Skip to main content

Sculptris : a free 3D sculpting software

Scultpris is a free, cross-platform (Win+OSX) 3D modeling and texturing software, from Pixologic, famous for their ZBrush sculpturing top software. It allows you to work with e.g. Wacom tablets and can handle both 3D meshes and the texturing, although you can combine this with Photoshop and other 3D software.

After some minutes dabbling with a small Wacom tablet
Info on (current version is Alpha 6, indicating it is not fully finished)

Real example from Sculptris website (artist: Barry Croucher)
While the ZBrush software is seen as the logical "next" step, when you outgrow Sculptris, it is already quite complete:
  • dynamic tesselation (refinement of the mesh when sculpting) to support details in the regions which require it, without having to overwhelm the rest of the model with more smooth, flat surfaces.
  • painterly-like interface, dark color scheme, icons, lots of rounded edges. If you use this only occasionally, this might be a disadvantage, though.
  • several brushes and modeling aids (e.g. symmetry mode).
  • custom brushes, based on patterns with alpha channels.
  • masking support, to protect areas of your model.
  • automatic UV creation, which ensures that the model has a well-structured set of texture coordinates, to assist the texturing on a usable texture map. This will also help with imports in other 3D software, e.g. for rendering or animation.
  • support for texture projecting and bump-map painting.

This kind of software (Pixologic Sculptris and ZBrush, Autodesk MudBox) is mostly used in organic character modeling and design, but nothing prevents you from trying to find a use for it in architectural modeling and visualization. BodyPaint (as included with Maxon Cinema4D) is different, as it is a "paint-on-model" software, allowing you to work as if you where in Photoshop but on the texture map and live on the 3D model. ZBrush and the like will actually model and modify the geometry as well (the mesh).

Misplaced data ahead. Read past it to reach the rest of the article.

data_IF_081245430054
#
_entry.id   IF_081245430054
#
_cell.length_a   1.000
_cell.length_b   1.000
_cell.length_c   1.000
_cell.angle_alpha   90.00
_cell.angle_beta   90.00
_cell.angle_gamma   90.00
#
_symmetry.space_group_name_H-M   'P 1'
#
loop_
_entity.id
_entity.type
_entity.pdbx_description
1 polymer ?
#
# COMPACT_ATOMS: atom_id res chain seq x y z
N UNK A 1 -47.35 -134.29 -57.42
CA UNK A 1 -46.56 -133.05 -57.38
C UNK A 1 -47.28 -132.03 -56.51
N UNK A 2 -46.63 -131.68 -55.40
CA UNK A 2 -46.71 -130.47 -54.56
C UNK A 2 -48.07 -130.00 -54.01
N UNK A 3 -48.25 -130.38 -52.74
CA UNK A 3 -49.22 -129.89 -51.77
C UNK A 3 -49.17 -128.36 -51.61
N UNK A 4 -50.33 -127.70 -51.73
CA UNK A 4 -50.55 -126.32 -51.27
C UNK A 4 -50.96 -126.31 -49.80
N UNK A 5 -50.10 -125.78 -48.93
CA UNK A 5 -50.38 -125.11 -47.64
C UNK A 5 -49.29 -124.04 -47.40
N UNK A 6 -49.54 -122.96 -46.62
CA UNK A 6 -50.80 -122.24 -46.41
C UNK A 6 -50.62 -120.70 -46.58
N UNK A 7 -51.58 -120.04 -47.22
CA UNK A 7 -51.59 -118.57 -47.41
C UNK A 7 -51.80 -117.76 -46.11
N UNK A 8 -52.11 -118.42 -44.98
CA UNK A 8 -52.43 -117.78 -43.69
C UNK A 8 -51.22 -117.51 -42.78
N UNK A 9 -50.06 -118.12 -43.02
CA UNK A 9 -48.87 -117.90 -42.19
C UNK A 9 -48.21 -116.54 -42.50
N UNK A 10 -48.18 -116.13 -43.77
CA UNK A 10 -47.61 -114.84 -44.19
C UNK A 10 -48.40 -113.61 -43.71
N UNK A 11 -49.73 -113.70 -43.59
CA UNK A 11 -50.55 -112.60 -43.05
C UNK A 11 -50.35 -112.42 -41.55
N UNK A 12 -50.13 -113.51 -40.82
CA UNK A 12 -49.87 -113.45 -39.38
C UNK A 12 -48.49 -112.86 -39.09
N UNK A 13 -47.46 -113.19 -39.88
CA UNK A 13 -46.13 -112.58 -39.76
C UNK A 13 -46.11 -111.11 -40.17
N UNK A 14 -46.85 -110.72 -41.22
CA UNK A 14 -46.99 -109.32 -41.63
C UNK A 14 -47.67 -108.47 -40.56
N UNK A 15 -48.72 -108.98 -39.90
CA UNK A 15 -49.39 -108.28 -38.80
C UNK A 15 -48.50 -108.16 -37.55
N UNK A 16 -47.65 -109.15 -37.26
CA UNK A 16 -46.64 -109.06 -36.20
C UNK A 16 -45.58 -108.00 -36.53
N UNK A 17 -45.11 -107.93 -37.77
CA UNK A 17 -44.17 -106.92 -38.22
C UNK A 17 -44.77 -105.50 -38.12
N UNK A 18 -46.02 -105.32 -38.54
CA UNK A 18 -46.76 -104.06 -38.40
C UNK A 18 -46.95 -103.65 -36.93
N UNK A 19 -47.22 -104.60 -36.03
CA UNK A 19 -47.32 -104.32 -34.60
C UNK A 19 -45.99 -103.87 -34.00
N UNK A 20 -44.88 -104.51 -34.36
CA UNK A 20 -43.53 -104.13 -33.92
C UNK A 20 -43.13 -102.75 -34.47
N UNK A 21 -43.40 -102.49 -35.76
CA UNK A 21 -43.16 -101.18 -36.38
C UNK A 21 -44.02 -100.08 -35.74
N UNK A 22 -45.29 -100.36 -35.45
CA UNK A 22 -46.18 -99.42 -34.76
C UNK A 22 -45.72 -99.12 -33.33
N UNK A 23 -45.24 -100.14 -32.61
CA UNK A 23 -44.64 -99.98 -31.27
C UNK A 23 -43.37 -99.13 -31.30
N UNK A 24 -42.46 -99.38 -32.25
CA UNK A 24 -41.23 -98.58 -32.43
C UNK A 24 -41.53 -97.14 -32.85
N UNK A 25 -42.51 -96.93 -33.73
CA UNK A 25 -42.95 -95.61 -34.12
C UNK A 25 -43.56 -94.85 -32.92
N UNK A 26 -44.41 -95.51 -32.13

1. Very easy to use without specific skills.Like modelling clay under hand.


Post a Comment

Popular posts from this blog

Improve usage of BIM during early design phases

When I was collecting ideas for a book chapter on BIM (that seemed to never have emerged after that), I collected 10 ideas, which I believe still reflect good recommendations to improve the usage of BIM during the early design phases. These ideas are related to BIM software, but you can apply them in any flavor, as long as you can model with Building Elements, Spaces and have control over representation. Introduction This article gives an overview of several recommendations and tips, to better apply BIM applications and BIM methodologies, in the context of the early design phases. Many of these tips are applicable in any BIM application and they are based on experience gathered from teaching, researching and using BIM software. Sometimes they could help software developers to improve the workflow of their particular BIM implementation. Tip 1 : Gradually increase the amount of information In the early design phases, the architect makes assumptions and lays out the main design in

Getting BIM data into Unity (Part 9 - using IfcConvert)

This is part 9 of a series of posts about getting BIM data into Unity. In this post, we’ll discuss the IfcConvert utility from the IfcOpenShell Open Source IFC Library to preprocess an IFC model for integration with Unity. This is (finally?) again a coding post, with some scripts which are shared to build upon. Conversion of IFC into Unity-friendly formats The strategy with this approach is that you preprocess the IFC-file into more manageable formats for Unity integration. Most Web-platforms do some sort of pre-processing anyway, so what you see in your browsers is almost never an IFC-file, but an optimised Mesh-based geometric representation. However, it wouldn’t be BIM-related if we’d limit ourselves to the geometry, so we will parse the model information as well, albeit using another, pre-processed file. IFC to Wavefront OBJ I used a test IFC-model and used the IfcConvert-utility converted it into OBJ en XML formats. The default way to use it is very simple:

Getting BIM data into Unity (Part 8 - Strategies to tackle IFC)

This is part 8 of a series of posts about getting BIM data into Unity. In this post, we’ll discuss IFC as a transfer format towards Unity. As with the previous post, this is not a coding post, although hints and examples are provided. Open BIM and IFC Everybody who ever met me or heard me present on a conference or BIM-lecture will not be surprised to hear that I’m a strong believer in the Industry Foundation Classes (IFC), an open standard, with already two versions published as an ISO standard, being IFC2x2 and IFC4 (but surprisingly not IFC2x3 which is widely used). In the ideal world, this would be the format to use to transfer BIM data into another environment, such as Unity. So what are our options? Looking in the Unity Asset Store Assimp is a library which supports multiple formats, including IFC.   I did a few attempts, but alas without any success. It is possib